Pub company JD Wetherspoon has had a tough time since founder and chairman Tim Martin shocked the City in September 2003 by starting a six-month sabbatical.
Since March, Martin has returned as a part-time, non-executive chairman, but still Wetherspoon's financial performance has been lacklustre.
At the end of October the former City darling reported that its first-quarter like-for-like sales were down by 0.3% - the first fall since 1998. Worryingly, the company said its net operating margins were about two percentage points lower for the three-month period compared with the same period the previous year.
Chief executive John Hutson, who took over the reins from Martin, announced at the same time that he planned to stem the company's rapid growth. Having grown by an average of 55 sites a year for the past 10 years - to a total of 646 - it now plans to add just 15 new sites over the next 12 months.
Another blow to its expansion came late last year when the company announced it was scrapping plans for the Republic of Ireland and sold its single planned pub site in Dublin, losing more than £600,000 in the process.
All this is a far cry from the late 1990s, when the company was courted due to its rapid growth and buoyant figures.
Shares in the company were trading at more than £3 in April, but are now resolutely stuck in the 230-240p region. Some analysts, such as Nigel Popham of investment bank Teather & Greenwood, believe the stock is still overpriced, and the number of brokers who have the company as a "sell", as opposed to a "buy", is about five to one.
Peel Hunt analyst Paul Hickman reduced his recommendation from a "buy" to a "hold" rating last week, following the company's latest announcement about the poor performance of its September promotional campaign, which introduced new products and discounted offerings, such as Carling lager at £1.49 a pint.
Hickman described the situation between the company and the City as "tricky". He pointed out that every time the company makes a profit warning or negative statement, causing the share price to go down, it then goes into the market and buys shares. This suggests the company aims to go private at some point - something JD Wetherspoon denies.
The company has blamed its recent poor performance on everything from price competition to spiralling labour and utility costs, but analysts point to fundamental flaws in its strategy.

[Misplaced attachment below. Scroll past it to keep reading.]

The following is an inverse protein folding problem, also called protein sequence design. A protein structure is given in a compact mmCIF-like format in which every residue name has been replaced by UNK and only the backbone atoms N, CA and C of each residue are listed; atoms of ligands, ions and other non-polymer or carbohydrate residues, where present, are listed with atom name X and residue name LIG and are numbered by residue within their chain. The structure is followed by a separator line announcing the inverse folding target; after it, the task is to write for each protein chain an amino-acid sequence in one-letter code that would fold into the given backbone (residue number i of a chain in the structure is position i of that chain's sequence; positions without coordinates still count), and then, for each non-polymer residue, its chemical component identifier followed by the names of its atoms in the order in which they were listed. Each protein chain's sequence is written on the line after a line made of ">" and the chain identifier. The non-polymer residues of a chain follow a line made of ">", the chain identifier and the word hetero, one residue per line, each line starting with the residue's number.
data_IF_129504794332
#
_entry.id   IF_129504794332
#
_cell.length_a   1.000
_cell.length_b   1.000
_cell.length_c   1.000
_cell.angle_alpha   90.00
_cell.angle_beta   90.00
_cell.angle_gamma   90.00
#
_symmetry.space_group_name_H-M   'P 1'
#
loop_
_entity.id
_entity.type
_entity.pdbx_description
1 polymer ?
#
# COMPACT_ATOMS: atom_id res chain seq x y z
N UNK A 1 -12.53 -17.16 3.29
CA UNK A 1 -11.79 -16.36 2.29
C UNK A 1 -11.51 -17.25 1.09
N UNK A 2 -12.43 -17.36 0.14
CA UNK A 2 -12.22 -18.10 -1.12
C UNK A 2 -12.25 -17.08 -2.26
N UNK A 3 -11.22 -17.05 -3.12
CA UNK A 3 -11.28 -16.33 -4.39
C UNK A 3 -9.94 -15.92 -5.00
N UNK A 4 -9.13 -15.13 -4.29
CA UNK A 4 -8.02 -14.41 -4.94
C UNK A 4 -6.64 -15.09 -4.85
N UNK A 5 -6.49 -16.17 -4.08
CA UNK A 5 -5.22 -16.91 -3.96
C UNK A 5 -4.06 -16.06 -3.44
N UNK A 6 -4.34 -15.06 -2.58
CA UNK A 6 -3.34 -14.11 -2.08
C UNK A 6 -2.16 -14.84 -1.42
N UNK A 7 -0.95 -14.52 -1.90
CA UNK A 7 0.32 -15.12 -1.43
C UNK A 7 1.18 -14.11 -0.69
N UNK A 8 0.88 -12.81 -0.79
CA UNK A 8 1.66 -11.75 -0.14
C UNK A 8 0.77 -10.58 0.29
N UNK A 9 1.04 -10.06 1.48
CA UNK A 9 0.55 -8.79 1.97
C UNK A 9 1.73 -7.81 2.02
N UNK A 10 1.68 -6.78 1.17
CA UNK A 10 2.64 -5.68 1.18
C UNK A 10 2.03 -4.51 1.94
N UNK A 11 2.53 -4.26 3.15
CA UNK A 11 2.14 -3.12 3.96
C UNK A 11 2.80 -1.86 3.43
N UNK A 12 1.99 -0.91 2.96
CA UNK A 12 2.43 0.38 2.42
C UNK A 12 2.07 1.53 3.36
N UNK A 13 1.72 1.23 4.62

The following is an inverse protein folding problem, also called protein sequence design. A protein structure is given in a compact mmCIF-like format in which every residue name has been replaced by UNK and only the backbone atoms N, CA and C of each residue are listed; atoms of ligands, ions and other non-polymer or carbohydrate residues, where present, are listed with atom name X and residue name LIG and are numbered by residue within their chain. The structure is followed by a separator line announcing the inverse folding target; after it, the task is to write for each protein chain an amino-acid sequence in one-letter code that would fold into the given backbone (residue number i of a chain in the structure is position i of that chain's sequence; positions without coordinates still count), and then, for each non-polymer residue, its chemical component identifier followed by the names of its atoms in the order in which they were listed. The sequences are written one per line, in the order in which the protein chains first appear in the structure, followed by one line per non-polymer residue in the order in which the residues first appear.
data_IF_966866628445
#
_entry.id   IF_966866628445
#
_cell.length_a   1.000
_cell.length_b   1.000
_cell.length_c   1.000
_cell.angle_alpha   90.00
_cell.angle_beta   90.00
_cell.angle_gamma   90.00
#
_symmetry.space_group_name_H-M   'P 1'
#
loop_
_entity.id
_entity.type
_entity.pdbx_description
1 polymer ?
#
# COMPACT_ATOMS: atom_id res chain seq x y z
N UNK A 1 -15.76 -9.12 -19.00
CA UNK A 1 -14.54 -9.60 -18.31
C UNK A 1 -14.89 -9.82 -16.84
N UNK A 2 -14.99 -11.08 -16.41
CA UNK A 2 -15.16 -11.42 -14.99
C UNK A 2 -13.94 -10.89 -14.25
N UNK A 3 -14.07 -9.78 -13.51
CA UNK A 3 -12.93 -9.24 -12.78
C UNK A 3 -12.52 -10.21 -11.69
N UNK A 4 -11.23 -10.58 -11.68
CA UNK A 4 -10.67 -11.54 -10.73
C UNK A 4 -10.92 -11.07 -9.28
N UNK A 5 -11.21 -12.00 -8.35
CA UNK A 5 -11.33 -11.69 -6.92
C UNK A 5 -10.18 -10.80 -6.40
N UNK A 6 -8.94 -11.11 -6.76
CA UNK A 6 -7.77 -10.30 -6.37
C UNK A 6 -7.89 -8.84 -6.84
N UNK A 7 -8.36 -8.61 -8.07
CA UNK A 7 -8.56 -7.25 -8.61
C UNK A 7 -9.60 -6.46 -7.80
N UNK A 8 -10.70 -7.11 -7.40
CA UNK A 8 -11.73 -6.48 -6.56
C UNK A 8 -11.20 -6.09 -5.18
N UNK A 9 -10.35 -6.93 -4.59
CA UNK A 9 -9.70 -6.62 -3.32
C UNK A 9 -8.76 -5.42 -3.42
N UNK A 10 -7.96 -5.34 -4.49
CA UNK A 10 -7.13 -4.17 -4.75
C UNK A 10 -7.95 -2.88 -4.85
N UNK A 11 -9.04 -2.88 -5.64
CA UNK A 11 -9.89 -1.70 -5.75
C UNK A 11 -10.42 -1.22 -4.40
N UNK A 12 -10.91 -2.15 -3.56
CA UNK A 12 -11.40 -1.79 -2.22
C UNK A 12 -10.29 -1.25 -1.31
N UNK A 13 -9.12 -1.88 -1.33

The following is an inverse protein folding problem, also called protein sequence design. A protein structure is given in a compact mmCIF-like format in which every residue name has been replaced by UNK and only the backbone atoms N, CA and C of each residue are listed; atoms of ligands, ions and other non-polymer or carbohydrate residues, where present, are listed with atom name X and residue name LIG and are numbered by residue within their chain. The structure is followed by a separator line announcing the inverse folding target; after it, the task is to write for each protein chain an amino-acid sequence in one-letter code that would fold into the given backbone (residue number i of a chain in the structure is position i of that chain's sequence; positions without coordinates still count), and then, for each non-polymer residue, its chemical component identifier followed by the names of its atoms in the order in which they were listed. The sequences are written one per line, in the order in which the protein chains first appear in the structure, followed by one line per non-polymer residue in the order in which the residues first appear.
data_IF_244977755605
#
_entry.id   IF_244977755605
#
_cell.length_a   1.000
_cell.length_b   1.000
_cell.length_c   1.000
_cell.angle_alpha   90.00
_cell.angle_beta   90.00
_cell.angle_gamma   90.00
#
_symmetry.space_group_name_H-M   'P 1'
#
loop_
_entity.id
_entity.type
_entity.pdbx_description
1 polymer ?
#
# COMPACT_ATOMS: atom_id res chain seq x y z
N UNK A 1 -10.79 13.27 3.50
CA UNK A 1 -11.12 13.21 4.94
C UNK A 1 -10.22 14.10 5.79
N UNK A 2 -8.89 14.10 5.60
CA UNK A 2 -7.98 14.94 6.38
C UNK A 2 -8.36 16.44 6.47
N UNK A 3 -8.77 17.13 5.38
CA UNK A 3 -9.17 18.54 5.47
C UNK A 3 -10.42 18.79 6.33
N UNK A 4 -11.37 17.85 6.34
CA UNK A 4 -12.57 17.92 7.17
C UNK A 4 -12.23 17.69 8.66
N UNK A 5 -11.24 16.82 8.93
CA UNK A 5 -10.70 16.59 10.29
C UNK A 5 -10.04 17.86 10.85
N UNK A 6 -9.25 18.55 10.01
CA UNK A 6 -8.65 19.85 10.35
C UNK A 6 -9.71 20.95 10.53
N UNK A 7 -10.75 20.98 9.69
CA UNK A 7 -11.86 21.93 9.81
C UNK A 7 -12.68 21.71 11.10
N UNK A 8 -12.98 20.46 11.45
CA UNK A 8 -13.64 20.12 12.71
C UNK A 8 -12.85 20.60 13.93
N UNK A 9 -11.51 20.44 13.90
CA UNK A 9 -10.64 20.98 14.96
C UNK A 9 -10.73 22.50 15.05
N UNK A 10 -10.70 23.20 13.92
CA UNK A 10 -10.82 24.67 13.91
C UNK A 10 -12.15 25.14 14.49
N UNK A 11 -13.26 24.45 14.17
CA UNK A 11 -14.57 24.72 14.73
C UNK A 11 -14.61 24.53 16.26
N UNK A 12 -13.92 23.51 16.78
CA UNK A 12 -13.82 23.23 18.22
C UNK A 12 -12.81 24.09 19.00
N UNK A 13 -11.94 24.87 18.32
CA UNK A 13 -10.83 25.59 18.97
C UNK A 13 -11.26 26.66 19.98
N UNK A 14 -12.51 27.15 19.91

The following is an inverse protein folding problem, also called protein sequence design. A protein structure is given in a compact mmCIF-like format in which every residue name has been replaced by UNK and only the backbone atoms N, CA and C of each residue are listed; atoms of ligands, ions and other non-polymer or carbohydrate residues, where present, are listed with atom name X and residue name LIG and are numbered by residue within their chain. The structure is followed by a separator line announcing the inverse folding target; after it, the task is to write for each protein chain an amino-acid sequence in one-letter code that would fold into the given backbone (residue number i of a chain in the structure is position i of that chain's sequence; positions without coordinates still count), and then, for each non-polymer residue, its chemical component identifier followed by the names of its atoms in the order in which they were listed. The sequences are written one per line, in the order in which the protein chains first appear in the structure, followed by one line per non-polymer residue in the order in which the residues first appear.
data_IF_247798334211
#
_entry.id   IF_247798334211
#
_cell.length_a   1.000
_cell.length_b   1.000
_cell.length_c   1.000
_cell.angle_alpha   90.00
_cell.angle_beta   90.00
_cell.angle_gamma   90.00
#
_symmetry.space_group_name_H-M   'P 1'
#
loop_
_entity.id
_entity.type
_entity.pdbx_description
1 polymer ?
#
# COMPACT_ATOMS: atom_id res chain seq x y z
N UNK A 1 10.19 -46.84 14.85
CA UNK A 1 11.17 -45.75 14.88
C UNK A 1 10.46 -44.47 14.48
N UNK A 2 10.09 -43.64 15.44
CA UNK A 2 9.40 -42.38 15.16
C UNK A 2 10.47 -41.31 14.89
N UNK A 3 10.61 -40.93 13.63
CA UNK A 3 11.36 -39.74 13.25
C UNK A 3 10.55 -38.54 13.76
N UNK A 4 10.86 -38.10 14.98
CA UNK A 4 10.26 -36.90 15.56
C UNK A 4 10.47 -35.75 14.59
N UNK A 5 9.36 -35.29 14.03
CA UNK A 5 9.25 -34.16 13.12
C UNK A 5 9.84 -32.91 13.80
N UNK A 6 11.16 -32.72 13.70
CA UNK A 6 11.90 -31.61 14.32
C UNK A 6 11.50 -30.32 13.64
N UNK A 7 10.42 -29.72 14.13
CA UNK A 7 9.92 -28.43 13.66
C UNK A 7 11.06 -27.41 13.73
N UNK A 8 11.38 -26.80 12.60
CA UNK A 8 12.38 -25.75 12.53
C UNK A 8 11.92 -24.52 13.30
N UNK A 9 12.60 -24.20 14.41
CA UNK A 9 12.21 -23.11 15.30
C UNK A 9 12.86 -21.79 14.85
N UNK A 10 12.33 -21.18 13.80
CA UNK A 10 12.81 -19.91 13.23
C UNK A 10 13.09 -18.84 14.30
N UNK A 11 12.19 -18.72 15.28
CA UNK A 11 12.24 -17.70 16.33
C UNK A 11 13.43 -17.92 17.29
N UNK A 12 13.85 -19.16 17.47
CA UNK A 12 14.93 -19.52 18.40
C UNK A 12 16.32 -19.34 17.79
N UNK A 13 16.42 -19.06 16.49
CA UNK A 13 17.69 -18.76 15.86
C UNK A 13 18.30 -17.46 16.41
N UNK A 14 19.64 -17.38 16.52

Its budget pricing strategy has seen it attempt to compete head-on with the supermarkets with limited success - most notably during the Euro 2004 football championships. The company reported flat like-for-like sales during the 11 weeks to 11 July, hampered by its policy of having TV sets in only a small proportion of bars.
JD Wetherspoon has also come under pressure from Government ministers who claim its cheap prices encourage binge-drinking. In spite of this, the company steadfastly refuses to introduce a minimum-pricing policy similar to that introduced by rival Yates Group last month.
However, financial director Jim Clarke said there were "encouraging signs" for the future - not least the fact that overall sales grew by 3% to £200.5m in the first quarter to 24 October.
"We're going to turn it around through marketing initiatives, new products and freshening up the food and bar offerings," said Clarke, stressing that the firm had no plans to make any radical changes to its strategy.
However, he admitted that one such marketing initiative, September's promotion, had got off to a "slow" start. "We're absolutely confident about the future. Like any market, it goes through peaks and troughs," added Clarke. "We'll just stick to the basics and get on with it. Every business matures, and we're no different from anyone else."
Hickman wasn't convinced. "Most people agree they have a very good management team, but for the first time you have a chink in the armour. Maybe the old magic isn't there any more."